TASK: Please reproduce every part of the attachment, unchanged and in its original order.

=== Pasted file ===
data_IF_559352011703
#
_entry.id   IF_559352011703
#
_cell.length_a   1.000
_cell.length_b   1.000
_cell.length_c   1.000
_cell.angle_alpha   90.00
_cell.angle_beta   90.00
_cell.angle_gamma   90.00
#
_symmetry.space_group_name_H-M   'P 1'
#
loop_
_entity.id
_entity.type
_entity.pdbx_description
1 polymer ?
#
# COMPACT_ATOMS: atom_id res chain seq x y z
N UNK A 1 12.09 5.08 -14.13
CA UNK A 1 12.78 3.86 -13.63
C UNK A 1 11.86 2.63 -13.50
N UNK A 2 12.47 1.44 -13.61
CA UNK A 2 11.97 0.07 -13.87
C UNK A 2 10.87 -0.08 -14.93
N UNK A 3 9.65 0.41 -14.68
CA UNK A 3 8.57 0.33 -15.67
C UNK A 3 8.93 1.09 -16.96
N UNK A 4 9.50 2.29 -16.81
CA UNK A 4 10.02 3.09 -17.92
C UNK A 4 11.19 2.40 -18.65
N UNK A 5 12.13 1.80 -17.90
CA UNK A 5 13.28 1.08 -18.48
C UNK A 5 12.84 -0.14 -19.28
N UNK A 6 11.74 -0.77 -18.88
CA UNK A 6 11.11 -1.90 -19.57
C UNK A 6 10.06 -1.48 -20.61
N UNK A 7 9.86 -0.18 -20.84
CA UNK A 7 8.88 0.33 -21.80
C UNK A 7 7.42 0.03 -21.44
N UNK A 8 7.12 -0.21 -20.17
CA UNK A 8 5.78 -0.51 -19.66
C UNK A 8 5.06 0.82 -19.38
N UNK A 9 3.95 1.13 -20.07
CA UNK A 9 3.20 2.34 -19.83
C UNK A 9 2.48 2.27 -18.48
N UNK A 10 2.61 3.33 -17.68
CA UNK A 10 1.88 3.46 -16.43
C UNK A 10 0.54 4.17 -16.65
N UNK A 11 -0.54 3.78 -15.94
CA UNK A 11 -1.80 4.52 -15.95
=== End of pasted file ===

data_IF_559352011703
#
_entry.id   IF_559352011703
#
_cell.length_a   1.000
_cell.length_b   1.000
_cell.length_c   1.000
_cell.angle_alpha   90.00
_cell.angle_beta   90.00
_cell.angle_gamma   90.00
#
_symmetry.space_group_name_H-M   'P 1'
#
loop_
_entity.id
_entity.type
_entity.pdbx_description
1 polymer ?
#
# COMPACT_ATOMS: atom_id res chain seq x y z
N UNK A 1 12.09 5.08 -14.13
CA UNK A 1 12.78 3.86 -13.63
C UNK A 1 11.86 2.63 -13.50
N UNK A 2 12.47 1.44 -13.61
CA UNK A 2 11.97 0.07 -13.87
C UNK A 2 10.87 -0.08 -14.93
N UNK A 3 9.65 0.41 -14.68
CA UNK A 3 8.57 0.33 -15.67
C UNK A 3 8.93 1.09 -16.96
N UNK A 4 9.50 2.29 -16.81
CA UNK A 4 10.02 3.09 -17.92
C UNK A 4 11.19 2.40 -18.65
N UNK A 5 12.13 1.80 -17.90
CA UNK A 5 13.28 1.08 -18.48
C UNK A 5 12.84 -0.14 -19.28
N UNK A 6 11.74 -0.77 -18.88
CA UNK A 6 11.11 -1.90 -19.57
C UNK A 6 10.06 -1.48 -20.61
N UNK A 7 9.86 -0.18 -20.84
CA UNK A 7 8.88 0.33 -21.80
C UNK A 7 7.42 0.03 -21.44
N UNK A 8 7.12 -0.21 -20.17
CA UNK A 8 5.78 -0.51 -19.66
C UNK A 8 5.06 0.82 -19.38
N UNK A 9 3.95 1.13 -20.07
CA UNK A 9 3.20 2.34 -19.83
C UNK A 9 2.48 2.27 -18.48
N UNK A 10 2.61 3.33 -17.68
CA UNK A 10 1.88 3.46 -16.43
C UNK A 10 0.54 4.17 -16.65
N UNK A 11 -0.54 3.78 -15.94
CA UNK A 11 -1.80 4.52 -15.95